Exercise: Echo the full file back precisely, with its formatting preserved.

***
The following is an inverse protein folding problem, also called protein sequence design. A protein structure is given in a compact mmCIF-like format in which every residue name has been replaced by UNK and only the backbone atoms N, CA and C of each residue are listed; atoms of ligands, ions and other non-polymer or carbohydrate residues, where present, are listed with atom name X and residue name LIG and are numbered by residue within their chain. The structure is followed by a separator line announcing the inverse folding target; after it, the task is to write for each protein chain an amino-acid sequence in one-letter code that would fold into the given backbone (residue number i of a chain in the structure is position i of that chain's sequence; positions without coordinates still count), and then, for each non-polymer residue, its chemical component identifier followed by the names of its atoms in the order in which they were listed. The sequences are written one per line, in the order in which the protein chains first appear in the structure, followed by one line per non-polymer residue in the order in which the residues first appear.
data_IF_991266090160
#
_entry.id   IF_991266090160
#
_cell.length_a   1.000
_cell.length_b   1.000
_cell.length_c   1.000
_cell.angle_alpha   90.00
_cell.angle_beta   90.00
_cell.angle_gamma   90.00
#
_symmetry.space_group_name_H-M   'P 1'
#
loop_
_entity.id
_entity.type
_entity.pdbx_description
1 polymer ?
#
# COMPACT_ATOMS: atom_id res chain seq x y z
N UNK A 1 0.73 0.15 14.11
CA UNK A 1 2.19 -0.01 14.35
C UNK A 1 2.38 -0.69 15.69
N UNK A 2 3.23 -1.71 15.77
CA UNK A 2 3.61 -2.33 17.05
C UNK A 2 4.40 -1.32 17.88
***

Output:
The following is an inverse protein folding problem, also called protein sequence design. A protein structure is given in a compact mmCIF-like format in which every residue name has been replaced by UNK and only the backbone atoms N, CA and C of each residue are listed; atoms of ligands, ions and other non-polymer or carbohydrate residues, where present, are listed with atom name X and residue name LIG and are numbered by residue within their chain. The structure is followed by a separator line announcing the inverse folding target; after it, the task is to write for each protein chain an amino-acid sequence in one-letter code that would fold into the given backbone (residue number i of a chain in the structure is position i of that chain's sequence; positions without coordinates still count), and then, for each non-polymer residue, its chemical component identifier followed by the names of its atoms in the order in which they were listed. The sequences are written one per line, in the order in which the protein chains first appear in the structure, followed by one line per non-polymer residue in the order in which the residues first appear.
data_IF_991266090160
#
_entry.id   IF_991266090160
#
_cell.length_a   1.000
_cell.length_b   1.000
_cell.length_c   1.000
_cell.angle_alpha   90.00
_cell.angle_beta   90.00
_cell.angle_gamma   90.00
#
_symmetry.space_group_name_H-M   'P 1'
#
loop_
_entity.id
_entity.type
_entity.pdbx_description
1 polymer ?
#
# COMPACT_ATOMS: atom_id res chain seq x y z
N UNK A 1 0.73 0.15 14.11
CA UNK A 1 2.19 -0.01 14.35
C UNK A 1 2.38 -0.69 15.69
N UNK A 2 3.23 -1.71 15.77
CA UNK A 2 3.61 -2.33 17.05
C UNK A 2 4.40 -1.32 17.88